2.) To compensate, we are on Day 4 of The Internal Server Error Festival at work. So far, this is what we have learned:
a.) no one knows why they are happening, or more terrifying, why they aren't when logic--oh rapture--dictates they should have.
b.) they don't always display as a giant white Internal Sever Error page.
Here's where things became weird.
After entering info in a text box, the page autopopulates three other text boxes below it at the top of the page. Mysteriously, when loading stopped, nothing was autopopulated, but to the right of my text boxes, in the smooth, completely featureless white space, was a line of what looked like the first fifty characters of an doctype declaration for html, followed by the html tag and head tag on line two, and enclosed in title tags, the words 500 Internal Server Error.
If I selected the first line and scrolled down, an entire html markup was hidden in there up to closing html tags.
3.) I did not know one could be coding blocked. It's like writers block, but even worse, because for me, it comes with an obsessive need to keep making it worse. I finally pulled apart my Mediatomb sorting code and got alphabetization to work, albeit not the most graceful looking code (it is so ugly and so repetitious it makes me want to cry), but it works and autosorts all my TV show folders and movies into alphabetical containers because dude, I have about 2T of movies, videos, and TV shows and scrolling through those on my bluray player's very pretty interface was freaking slow.
Okay, you probably dont know this about me, but I'm really anal about organization. This is where it all went wrong.
As of 2007 and having to buy a new computer so I could finish my final C++ assignment (and recover a virused hard drive the really old fashioned way, with taking it out and using an enclosure after intensive refrigeration), my laptop became a bastion of hideously rigid organization so in emergency recoveries I would never be left in the terrifying uncertainty of having to grab folders from multiple locations in a very brief time. All I need to save at any given time is on one partitioned drive and is limited to documents, folders, and settings. All my media on my laptop is immediately mirrored to my server within a week of download, and I only keep what I'm watching right now on my laptop to save space, so at any given time even at catastrophic hard drive failure, the most I lose is my latest youtube downloads and everything I download I put into a private playlist on youtube so I can find it again.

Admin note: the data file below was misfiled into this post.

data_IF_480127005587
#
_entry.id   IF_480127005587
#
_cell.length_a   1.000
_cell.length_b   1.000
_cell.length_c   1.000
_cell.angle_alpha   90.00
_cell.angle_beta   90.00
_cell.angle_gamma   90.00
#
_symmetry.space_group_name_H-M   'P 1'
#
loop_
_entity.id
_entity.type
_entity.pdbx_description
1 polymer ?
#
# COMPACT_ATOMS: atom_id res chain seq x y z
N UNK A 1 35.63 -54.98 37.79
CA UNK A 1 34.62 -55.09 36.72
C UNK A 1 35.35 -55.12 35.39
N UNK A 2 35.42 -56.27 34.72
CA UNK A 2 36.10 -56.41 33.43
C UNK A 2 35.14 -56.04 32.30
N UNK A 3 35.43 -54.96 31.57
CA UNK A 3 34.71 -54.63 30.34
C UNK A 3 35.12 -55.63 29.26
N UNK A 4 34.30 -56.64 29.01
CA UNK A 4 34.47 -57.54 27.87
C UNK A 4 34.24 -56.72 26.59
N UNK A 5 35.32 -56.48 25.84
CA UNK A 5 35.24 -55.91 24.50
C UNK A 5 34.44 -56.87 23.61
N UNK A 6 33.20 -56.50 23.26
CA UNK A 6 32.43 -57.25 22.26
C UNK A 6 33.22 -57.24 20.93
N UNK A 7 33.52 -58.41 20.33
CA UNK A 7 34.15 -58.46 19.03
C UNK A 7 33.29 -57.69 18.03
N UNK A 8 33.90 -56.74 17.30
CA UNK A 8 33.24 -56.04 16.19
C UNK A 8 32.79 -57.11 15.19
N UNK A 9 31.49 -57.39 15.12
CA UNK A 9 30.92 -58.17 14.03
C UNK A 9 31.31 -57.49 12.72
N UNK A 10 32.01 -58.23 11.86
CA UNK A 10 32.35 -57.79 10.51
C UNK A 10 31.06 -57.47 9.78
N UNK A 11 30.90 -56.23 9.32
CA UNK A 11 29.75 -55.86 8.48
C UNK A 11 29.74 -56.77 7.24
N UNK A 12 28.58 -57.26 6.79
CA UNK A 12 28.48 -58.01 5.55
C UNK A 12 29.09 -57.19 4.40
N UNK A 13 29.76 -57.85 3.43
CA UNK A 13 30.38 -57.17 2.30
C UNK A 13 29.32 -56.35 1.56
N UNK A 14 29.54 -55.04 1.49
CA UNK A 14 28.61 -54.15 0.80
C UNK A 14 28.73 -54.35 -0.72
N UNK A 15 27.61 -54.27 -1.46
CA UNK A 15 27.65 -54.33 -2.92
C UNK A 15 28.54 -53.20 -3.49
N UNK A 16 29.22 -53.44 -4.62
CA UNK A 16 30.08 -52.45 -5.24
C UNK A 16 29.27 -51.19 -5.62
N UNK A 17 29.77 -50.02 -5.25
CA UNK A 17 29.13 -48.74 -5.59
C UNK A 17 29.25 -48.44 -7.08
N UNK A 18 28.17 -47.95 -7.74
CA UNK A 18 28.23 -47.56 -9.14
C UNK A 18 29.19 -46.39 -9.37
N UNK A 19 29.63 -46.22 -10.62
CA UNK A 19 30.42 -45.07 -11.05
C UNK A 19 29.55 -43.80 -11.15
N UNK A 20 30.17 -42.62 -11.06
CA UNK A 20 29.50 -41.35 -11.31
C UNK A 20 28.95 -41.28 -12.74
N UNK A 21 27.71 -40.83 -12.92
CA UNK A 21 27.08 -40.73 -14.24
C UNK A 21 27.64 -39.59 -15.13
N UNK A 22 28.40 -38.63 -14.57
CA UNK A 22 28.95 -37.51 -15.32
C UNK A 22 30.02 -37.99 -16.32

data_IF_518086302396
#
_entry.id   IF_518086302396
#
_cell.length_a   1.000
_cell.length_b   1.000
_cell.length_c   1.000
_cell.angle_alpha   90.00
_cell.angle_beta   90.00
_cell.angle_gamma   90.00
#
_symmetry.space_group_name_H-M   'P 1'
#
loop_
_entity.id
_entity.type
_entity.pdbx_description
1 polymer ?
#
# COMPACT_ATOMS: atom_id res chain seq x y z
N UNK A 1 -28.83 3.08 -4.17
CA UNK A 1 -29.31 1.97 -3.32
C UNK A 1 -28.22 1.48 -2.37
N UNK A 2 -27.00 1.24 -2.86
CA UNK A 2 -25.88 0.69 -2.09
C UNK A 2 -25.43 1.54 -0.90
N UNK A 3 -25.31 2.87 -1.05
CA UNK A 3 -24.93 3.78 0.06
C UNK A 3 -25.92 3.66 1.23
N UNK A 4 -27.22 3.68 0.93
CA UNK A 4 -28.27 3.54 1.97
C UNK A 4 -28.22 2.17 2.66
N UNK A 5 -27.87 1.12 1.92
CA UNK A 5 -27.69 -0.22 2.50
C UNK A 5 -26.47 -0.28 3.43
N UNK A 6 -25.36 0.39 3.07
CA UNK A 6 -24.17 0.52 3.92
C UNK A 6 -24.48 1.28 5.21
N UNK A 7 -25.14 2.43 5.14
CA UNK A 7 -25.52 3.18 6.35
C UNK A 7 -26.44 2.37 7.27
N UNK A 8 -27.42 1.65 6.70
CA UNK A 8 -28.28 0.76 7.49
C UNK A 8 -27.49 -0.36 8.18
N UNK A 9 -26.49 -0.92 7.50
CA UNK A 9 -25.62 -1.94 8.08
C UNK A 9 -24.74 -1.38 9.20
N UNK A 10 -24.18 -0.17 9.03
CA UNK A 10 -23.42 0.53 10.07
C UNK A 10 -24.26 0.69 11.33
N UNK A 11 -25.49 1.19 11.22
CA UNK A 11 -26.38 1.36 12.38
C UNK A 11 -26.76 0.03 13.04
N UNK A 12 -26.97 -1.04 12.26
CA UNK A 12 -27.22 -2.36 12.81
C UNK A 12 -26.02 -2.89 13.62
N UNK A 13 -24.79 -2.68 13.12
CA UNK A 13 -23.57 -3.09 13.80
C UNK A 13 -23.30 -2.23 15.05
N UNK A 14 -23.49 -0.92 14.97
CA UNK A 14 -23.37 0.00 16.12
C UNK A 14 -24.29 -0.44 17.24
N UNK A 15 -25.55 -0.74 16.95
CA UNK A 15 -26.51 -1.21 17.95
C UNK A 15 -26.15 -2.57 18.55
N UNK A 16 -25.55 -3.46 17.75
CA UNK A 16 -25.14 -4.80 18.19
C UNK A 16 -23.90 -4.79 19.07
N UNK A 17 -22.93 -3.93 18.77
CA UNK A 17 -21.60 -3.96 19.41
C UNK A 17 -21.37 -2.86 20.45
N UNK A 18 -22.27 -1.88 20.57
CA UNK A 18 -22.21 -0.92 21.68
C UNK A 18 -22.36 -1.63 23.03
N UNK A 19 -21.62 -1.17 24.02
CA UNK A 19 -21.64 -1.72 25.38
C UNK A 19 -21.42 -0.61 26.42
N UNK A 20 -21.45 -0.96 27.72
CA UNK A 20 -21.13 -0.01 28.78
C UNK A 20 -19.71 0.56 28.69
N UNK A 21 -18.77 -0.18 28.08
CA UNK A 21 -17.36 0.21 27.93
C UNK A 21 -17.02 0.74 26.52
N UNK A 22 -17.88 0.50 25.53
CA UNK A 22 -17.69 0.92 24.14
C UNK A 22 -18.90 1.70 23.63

This sounds good, and for backup it is. But that means a folder system of exacting and kind of creepy specificity at all times, and I subdir like a lifestyle choice so I can be sure if I'm looking for something specific, even if I don't remember the file name, I can pinpoint the folder it's in and figure it out from there. For vids, this is pretty much all I have to work with sometimes.
For all my media, there are seven primary container: Television, Movies, Vids (fannish), Music Vids (official ones from youtube that I liked), Clips, Trailers (I really love trailers), and Parody, which is a catch all for anything I don't know what to do with but I like watching (LED Sheep Art are an example). Television is broken down by show, then season, movies are broken down by BBC, Documentaries, Mini Series, and Theatrical Release (subdirectoried by movie series, aka Star Trek), Vids by fandom, clips by show/movie, Mini Series by show, and the rest don't need subcategories. Again, good for organization, not good for putting up on a DLNA and having to choose between endless lists of stuff and scrolling forever or way too many folders for like, five videos.
Setting everything into alphabetical containers when they appear on the interface seemed like a good idea, but after I got it done and enjoyed the beauty. It's like this right now.
What I want is that and this.
For reasons that do not need exploring at this juncture that include music having metadata to work with, the default Audio sort can place a single file in multiple containers easily. So you can have this.
So I kind of hate Audio's default for being much, much better at this, but having metadata is freaking magic, apparently.
Oh God, air conditioning, never leave me again. For the record, it's magic.
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